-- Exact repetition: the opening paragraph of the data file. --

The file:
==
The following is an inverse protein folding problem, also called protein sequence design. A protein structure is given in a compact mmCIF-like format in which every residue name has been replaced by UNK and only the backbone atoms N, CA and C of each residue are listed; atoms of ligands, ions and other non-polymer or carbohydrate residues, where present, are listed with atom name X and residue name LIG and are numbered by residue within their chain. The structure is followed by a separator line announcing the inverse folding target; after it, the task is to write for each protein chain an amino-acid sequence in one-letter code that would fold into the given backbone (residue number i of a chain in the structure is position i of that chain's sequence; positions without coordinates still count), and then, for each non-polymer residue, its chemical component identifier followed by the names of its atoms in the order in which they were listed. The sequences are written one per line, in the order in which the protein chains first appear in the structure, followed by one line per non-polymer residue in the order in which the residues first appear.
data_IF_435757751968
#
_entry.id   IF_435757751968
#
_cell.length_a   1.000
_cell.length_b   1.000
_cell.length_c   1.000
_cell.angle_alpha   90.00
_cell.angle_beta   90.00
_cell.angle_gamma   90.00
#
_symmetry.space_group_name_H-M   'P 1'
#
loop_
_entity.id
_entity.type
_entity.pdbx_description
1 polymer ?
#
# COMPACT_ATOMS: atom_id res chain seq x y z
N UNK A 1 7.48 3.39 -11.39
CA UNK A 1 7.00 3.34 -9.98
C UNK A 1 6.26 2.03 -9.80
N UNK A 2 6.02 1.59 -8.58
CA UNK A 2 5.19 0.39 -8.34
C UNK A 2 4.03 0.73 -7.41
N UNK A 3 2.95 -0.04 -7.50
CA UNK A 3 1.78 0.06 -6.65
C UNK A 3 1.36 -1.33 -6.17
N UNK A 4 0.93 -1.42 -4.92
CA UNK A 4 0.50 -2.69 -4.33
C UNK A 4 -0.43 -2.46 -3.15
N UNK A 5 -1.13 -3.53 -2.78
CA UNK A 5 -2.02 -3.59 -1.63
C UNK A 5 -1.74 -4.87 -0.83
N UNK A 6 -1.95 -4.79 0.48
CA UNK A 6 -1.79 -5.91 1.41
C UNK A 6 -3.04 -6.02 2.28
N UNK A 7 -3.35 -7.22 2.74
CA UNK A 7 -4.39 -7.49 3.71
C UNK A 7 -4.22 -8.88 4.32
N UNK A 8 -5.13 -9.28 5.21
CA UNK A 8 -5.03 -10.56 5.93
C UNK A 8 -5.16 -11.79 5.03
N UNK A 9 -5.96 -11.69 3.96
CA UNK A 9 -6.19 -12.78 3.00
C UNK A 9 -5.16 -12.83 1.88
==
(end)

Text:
The following is an inverse protein folding problem, also called protein sequence design. A protein structure is given in a compact mmCIF-like format in which every residue name has been replaced by UNK and only the backbone atoms N, CA and C of each residue are listed; atoms of ligands, ions and other non-polymer or carbohydrate residues, where present, are listed with atom name X and residue name LIG and are numbered by residue within their chain. The structure is followed by a separator line announcing the inverse folding target; after it, the task is to write for each protein chain an amino-acid sequence in one-letter code that would fold into the given backbone (residue number i of a chain in the structure is position i of that chain's sequence; positions without coordinates still count), and then, for each non-polymer residue, its chemical component identifier followed by the names of its atoms in the order in which they were listed. The sequences are written one per line, in the order in which the protein chains first appear in the structure, followed by one line per non-polymer residue in the order in which the residues first appear.